To send content items to your account,
please confirm that you agree to abide by our usage policies.
If this is the first time you use this feature, you will be asked to authorise Cambridge Core to connect with your account.
Find out more about sending content to .
To send content items to your Kindle, first ensure firstname.lastname@example.org
is added to your Approved Personal Document E-mail List under your Personal Document Settings
on the Manage Your Content and Devices page of your Amazon account. Then enter the ‘name’ part
of your Kindle email address below.
Find out more about sending to your Kindle.
Note you can select to send to either the @free.kindle.com or @kindle.com variations.
‘@free.kindle.com’ emails are free but can only be sent to your device when it is connected to wi-fi.
‘@kindle.com’ emails can be delivered even when you are not connected to wi-fi, but note that service fees apply.
To evaluate the effect of school-based nutrition interventions (SBNI) involving schoolchildren and adolescents in sub-Saharan Africa (SSA) on child nutrition status and nutrition-related knowledge, attitudes and behaviour.
A systematic review on published school nutrition intervention studies of randomised controlled trials, controlled clinical trials, controlled before-and-after studies or quasi-experimental designs with control. Nine electronic bibliographic databases were searched. To be included, interventions had to involve changes to the school’s physical and social environments, to the school’s nutrition policies, to teaching curriculum to incorporate nutrition education and/or to partnership with parents/community.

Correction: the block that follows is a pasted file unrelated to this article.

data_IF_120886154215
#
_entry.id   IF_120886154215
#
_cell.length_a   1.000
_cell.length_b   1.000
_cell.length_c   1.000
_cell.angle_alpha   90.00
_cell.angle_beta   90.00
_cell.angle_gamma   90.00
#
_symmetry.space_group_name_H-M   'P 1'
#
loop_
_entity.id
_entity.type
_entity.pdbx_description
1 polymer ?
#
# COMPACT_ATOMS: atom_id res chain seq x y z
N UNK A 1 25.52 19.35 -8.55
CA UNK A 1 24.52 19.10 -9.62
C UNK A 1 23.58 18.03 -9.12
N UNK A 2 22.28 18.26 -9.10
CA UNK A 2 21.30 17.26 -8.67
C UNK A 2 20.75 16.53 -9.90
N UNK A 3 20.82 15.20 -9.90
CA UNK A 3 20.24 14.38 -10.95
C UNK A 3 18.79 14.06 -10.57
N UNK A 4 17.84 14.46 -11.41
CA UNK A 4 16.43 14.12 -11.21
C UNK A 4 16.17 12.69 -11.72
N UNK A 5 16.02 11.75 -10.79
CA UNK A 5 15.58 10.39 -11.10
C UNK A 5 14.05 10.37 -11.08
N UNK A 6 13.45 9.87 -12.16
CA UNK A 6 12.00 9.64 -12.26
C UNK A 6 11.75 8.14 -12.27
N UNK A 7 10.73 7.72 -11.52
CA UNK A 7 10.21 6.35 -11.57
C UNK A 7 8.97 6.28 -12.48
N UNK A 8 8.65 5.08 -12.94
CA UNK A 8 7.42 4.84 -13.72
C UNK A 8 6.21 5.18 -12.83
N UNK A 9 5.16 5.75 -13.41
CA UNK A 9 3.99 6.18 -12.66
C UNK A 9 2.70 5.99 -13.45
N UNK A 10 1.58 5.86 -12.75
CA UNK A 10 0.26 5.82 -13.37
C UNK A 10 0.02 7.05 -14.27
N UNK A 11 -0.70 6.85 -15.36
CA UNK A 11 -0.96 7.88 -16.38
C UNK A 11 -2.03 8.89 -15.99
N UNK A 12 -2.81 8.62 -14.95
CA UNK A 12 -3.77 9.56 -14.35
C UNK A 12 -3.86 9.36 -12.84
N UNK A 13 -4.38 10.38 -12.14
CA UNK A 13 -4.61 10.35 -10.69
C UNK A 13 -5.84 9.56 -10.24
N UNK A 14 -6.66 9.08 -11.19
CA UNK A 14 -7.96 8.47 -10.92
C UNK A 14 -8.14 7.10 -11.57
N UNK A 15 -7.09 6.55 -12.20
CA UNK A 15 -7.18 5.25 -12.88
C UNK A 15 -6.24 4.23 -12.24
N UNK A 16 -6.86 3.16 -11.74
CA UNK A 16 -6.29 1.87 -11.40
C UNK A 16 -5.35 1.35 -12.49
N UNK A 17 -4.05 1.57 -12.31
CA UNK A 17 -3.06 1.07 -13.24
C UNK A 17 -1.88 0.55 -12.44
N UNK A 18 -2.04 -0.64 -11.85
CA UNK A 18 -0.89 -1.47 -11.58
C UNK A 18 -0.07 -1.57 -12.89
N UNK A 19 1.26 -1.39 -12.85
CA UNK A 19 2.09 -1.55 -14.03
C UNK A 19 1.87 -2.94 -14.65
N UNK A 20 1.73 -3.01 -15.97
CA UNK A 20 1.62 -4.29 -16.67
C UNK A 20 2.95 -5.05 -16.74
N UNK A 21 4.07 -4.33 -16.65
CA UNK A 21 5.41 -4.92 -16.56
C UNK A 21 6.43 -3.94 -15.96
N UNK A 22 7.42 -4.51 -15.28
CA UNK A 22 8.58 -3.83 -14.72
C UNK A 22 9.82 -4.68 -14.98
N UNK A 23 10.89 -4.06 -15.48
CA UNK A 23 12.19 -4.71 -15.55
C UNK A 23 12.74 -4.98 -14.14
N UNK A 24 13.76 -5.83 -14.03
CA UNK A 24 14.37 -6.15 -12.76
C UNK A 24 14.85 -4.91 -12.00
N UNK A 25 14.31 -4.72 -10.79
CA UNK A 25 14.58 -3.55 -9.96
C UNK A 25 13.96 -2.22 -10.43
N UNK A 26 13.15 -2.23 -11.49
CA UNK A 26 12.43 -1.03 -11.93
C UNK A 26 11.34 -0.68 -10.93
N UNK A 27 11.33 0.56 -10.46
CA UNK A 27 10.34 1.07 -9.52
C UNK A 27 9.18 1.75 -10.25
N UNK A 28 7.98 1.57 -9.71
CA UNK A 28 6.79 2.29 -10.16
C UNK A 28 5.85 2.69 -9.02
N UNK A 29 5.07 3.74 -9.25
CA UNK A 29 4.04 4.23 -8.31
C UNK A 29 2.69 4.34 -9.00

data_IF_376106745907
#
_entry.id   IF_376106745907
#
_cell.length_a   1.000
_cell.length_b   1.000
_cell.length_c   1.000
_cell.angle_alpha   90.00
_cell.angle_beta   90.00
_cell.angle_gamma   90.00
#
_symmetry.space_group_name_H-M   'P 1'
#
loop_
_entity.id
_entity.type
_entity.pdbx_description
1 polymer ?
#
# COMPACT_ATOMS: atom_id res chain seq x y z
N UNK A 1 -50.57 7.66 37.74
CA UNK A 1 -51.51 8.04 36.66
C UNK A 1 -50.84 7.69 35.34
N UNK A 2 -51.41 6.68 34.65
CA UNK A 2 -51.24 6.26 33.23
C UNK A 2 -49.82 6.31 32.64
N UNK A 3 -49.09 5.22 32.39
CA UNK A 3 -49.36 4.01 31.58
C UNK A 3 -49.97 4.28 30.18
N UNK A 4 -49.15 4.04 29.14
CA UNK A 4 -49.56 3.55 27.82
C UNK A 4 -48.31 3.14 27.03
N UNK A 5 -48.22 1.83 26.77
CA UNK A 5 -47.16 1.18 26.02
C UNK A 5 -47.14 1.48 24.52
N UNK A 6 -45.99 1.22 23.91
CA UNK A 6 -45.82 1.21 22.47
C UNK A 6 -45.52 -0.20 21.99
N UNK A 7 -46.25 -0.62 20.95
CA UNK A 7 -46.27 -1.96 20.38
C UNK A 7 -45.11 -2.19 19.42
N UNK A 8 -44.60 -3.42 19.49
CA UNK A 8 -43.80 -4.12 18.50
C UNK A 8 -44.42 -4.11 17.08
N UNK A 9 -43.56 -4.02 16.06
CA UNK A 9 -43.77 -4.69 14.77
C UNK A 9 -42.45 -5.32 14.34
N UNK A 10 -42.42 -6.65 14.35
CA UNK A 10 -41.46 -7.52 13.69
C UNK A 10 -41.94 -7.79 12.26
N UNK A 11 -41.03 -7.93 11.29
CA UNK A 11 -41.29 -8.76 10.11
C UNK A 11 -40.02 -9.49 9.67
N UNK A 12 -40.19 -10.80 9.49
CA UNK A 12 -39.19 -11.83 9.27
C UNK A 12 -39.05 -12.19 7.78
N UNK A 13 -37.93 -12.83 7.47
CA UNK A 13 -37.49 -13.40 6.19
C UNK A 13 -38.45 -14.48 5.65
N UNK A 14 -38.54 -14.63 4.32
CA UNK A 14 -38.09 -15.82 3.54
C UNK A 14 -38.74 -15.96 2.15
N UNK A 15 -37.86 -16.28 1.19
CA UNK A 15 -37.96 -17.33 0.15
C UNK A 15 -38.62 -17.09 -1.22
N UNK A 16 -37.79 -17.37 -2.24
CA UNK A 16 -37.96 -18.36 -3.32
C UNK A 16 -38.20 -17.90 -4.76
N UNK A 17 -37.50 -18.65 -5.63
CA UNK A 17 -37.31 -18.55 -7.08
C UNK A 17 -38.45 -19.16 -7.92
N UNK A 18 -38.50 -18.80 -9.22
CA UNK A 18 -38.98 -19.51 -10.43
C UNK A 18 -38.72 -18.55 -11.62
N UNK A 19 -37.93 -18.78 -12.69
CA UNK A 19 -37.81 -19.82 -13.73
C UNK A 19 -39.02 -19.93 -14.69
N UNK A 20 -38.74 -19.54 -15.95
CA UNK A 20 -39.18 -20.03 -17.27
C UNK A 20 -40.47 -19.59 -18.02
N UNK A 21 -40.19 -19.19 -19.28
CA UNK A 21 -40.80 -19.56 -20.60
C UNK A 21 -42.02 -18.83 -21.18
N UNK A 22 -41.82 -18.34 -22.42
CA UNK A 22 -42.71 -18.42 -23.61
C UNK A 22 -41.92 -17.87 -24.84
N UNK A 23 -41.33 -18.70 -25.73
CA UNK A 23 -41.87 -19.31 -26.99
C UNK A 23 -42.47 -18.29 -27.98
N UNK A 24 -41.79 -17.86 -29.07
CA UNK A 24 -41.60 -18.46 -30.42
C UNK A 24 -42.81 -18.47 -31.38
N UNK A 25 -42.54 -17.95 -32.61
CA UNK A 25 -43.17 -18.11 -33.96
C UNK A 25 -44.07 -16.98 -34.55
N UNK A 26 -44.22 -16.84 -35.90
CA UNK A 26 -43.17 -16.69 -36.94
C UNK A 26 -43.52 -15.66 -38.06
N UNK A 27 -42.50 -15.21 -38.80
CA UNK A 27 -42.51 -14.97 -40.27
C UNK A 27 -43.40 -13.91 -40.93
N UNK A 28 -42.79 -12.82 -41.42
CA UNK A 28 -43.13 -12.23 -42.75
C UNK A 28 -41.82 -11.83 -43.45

Schools in SSA.
School-aged children and adolescents, aged 5–19 years.
Fourteen studies met our inclusion criteria. While there are few existing studies of SBNI in SSA, the evidence shows that food supplementation/fortification is very effective in reducing micronutrient deficiencies and can improve nutrition status. Secondly, school nutrition education can improve nutrition knowledge, but this may not necessarily translate into healthy nutrition behaviour, indicating that nutrition knowledge may have little impact without a facilitating environment. Results regarding anthropometry were inconclusive; however, there is evidence for the effectiveness of SBNI in improving cognitive abilities.
There is enough evidence to warrant further trials of SBNI in SSA. Future research should consider investigating the impact of SBNI on anthropometry and nutrition behaviour, focusing on the role of programme intensity and/or duration. To address the high incidence of micronutrient deficiencies in low- and middle-income countries, food supplementation strategies currently available to schoolchildren should be expanded.
Email your librarian or administrator to recommend adding this to your organisation's collection.